Saturday, January 14, 2012

"Call of the Wild" by Jack London

218 pages

Buck, part St. Bernard, part Scotch shepherd, has a pretty fantastic life as the alpha dog on the farm of a wealthy judge. He's got all the food he wants, plenty of space to roam, and people who love him. All of that changes, however, when he is stolen and sold by one of the judge's employees, who needs the money to pay off gambling debts. The Klondike Gold Rush was in motion, and sled dogs were in high demand. This causes Buck to be taken to Alaska, where he joins a crew and begins leading long, strenuous journeys across the frozen landscape.

I wish I'd read this book as a kid. As much as I enjoyed it this time, as an adult, I know I would have really been crazy about it when I was younger. It's got everything I liked back then: animals, nature, adventure, fighting. However, as I said, this is one that adults can enjoy as well. It seems like one that is great for all ages.

Locke & Key: Volume 4: Keys to the Kingdom

by Joe Hill (story) and Gabriel Rodriguez (art), 152 pages

More keys get unearthed by both sides as offense and defense ratchet up--but who's coming out ahead?

Dang it! The Locke kids finally start to notice a pattern and connect the dots, but their antagonist is frustratingly quick on the draw and every step forward seems to be countered by their too-clever enemy. So close! Now what?! He's even scarier than he was before! How many exclamation points can I put in one paragraph?! When's the next book coming out?! :P So good, so good.

Kimi ni Todoke: Volume 11

by Karuho Shiina, 176 pages

Everybody's dealing with the new understanding between Sawako and Kazehaya. Friends and rivals contemplate their own positions and love lives (or lack thereof) while the main couple nervously, but happily, tiptoe down their new path.

"Ulterior motives!" Hee hee heeeee. So cute. Now the lucky reader gets to watch these kiddos adjust. And it's also nice to see their friends have not been forgotten amidst all the starry-eyed romance, as the writer reminds us they all have their own interior existences to explore and share.

Kimi ni Todoke: Volume 10

by Karuho Shiina, 176 pages

Sawako spills the beans! At least, the ones she can manage to put into words. Now it's up to Kazehaya to make sure they're finally on the same page.

Hee! Public confessions are a hoot! Especially when your friends and classmates keep reenacting them in order to better appreciate and understand it all. The warm-fuzzies and laughter make this series one of my favorite escapist reads. It's so embarrassingly silly, but that's what makes it so sweet. :)

Chew: Volume 1: Taster's Choice

by John Layman (story) and Rob Guillory (art), 121 pages

Tony Chu is a cibopath. That means he gets psychic glimpses into the life of whatever he puts into his mouth, be it broccoli, chicken soup, or...a murder victim.

Ew! Also, kewl!

After a devastating outbreak of bird flu, world governments strictly regulate chicken and make it illegal to buy or sell the real deal. This leads to the rise of black market poultry and a good many conspiracy theories about whether or not there was ever any bird flu in the first place. When cop Tony draws attention after a chicken speakeasy stakeout goes belly-up (and he coincidentally identifies a previously-unknown serial killer working in the kitchen), he gets drafted by the FDA's Special Crimes Division. But his new job draws him into a messier, wider, deadlier web than he's expecting.

And the reader happily follows him in. This is hilarious and gross and smart with perfectly matched, quirky art. And I want more!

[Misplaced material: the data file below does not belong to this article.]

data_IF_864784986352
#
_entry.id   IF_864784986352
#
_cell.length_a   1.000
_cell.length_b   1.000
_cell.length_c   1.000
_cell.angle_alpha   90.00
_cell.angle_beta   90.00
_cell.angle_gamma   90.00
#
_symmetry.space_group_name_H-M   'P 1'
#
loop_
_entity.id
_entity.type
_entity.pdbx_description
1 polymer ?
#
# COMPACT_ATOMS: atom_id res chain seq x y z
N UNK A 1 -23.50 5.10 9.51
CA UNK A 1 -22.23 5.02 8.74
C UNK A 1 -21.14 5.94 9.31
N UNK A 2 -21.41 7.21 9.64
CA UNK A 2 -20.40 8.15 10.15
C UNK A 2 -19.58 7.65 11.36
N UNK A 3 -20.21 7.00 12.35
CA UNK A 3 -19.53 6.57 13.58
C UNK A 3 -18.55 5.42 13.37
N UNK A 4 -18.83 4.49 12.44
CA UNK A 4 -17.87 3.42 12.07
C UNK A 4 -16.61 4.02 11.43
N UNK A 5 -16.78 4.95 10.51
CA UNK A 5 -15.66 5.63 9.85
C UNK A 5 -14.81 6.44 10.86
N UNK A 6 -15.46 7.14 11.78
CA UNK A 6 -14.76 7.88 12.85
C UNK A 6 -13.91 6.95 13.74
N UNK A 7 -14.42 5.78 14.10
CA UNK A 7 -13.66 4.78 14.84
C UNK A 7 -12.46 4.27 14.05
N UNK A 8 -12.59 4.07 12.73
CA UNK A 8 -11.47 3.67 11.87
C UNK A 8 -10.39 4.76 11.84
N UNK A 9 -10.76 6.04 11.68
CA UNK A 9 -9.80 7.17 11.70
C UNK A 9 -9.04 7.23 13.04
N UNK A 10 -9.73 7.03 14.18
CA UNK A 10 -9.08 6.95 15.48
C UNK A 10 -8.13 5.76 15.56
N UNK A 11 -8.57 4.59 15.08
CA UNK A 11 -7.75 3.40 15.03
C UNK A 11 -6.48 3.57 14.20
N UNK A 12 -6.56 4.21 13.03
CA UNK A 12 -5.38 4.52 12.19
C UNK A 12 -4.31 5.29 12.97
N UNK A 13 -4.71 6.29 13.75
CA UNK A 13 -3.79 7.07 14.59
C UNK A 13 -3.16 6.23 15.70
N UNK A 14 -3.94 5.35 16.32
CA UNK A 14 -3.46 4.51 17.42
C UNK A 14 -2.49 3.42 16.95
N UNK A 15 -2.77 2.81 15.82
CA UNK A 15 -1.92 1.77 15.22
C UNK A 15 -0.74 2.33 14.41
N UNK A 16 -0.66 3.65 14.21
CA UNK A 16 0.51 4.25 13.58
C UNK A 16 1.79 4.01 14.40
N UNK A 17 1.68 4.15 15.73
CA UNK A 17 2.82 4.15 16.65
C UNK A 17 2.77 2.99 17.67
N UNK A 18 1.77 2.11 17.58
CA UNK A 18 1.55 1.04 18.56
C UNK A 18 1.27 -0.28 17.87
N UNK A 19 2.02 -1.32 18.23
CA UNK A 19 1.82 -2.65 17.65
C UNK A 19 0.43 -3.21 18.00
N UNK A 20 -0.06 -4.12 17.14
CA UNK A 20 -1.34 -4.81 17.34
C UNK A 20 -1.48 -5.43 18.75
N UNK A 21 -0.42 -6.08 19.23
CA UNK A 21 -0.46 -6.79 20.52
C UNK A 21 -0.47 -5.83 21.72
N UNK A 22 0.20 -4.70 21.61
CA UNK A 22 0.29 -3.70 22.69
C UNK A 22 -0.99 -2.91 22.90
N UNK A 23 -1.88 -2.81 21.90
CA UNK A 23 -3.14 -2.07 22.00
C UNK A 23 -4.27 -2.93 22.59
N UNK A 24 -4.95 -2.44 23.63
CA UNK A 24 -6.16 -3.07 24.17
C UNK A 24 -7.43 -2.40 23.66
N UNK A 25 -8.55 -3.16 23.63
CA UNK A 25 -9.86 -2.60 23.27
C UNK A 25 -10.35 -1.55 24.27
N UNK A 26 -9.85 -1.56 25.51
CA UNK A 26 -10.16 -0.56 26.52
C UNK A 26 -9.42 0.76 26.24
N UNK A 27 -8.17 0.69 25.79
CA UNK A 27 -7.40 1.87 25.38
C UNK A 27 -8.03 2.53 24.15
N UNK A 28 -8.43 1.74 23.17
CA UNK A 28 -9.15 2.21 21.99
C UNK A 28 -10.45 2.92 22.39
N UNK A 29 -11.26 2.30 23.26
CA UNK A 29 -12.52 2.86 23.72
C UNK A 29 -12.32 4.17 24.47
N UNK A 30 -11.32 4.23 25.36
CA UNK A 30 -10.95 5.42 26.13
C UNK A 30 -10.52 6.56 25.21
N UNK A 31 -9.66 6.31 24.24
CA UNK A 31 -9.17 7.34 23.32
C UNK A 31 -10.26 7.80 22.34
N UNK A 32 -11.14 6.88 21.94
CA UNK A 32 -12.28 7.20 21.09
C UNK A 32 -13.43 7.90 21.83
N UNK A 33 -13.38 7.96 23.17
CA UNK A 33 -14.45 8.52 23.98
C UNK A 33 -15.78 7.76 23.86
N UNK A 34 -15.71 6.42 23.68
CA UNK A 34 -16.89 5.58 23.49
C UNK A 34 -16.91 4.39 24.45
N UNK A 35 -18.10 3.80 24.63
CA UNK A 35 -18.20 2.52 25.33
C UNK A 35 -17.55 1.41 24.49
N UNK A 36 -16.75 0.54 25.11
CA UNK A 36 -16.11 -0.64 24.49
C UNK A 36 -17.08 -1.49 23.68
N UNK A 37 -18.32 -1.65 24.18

Day for Night

by Frederick Reiken, 323 pages

A manatee-watching detour starts off this novel of connections and takes the reader from one voice to the next, from Florida to Utah, California to New York, Poland to Israel, World War II to the 1990s, laying out linked personal narratives one by one to little-by-little reveal a larger shared story.

A patron recommended this engaging, by-snippets tale of slowly-unraveling family history, memory, and coincidence. It does require some suspension of disbelief, as the coincidences are (intentionally) many. I think the cult element and Goldman's character feel a little too convenient and insufficiently explored, and there's not enough differentiation between the diverse voices (with the possible exception of addled but endearing Timmy). But fans of Jonathan Safran Foer's Everything Is Illuminated will nevertheless find much here to ponder and appreciate.

Hide & Seek

Hide & Seek
by Katy Grant
Hide and Seek230 pp                                                                             

This is on the new list of Mark Twain nominees.  I can see why it made the list.  I think boys might enjoy the adventure part, the main character is a boy and in the end, he's sort of a hero.

Plot summary:  Chase lives at an Arizona resort with his mom, stepdad and two sisters.  The whole family has to help run the resort.  Chase is really into using his GPS that his dad gave him.  One day, while searching for a geocache, he finds a disturbing note, seemingly written in a child's hand, that seems to indicate someone is in trouble and needs help.  Eventually Chase meets the two young boys who wrote the note and he has to figure out if the boys are really just camping with their dad or is their something more going on.  Then the suspense and adventure begin.

For an adult reader, it's a pretty thin story but I think kids will like it and they'll learn a lot about geocaching, which is a feature in at least two of our library branches..could spark a kid's program, maybe.

Kim F

Save Karyn: One Shopaholic's Journey to Debt and Back by Karyn Bosnak

Save Karyn: One Shopaholic's Journey to Debt and Back
Karyn Bosnak
441 pages

Karyn is 27 when she decides to move from Chicago to New York City to "find herself".  Instead she "finds herself" in $20,000 credit card debt.  In order to keep up with New Yorkers, this Midwestern girl is charging everything from hair cuts and clothes to moving expenses and groceries.

A TV producer, Karyn is let go from her job when she decides not to extend her contract.  It takes her awhile to find a new job, and in the meantime she is still drowning in debt.  So she decides to do something.

First: Karyn moves from her luxe studio apartment with a chandelier (that she charged) to a 2 bedroom in Brooklyn.
Second: After her roommate makes a joke about asking people to help her pay her debt, Karyn decides that maybe her roommate is on to something.  So she decides to make a website.
Third: is formed.  On the website, Karyn asks random strangers to donate $1 to help her get out of debt. She figures if 20,000 people donate $1,  she will then be debt free.  Karyn also has on her website tips on how to save money & she sells some of her stuff on Ebay (this includes lots of shoes & purses that she charged).

In the end, people from around the world donate about $15,000 via donations & purchasing Karyn's Ebay items.  Karyn is able to pay the rest off herself. Happy ending, yay!

Karyn is now a successful writer, having written "Save Karyn" & "20 Times A Lady", with the latter having been turned into the movie "What's Your Number" starring Anna Farris & Chris Evans.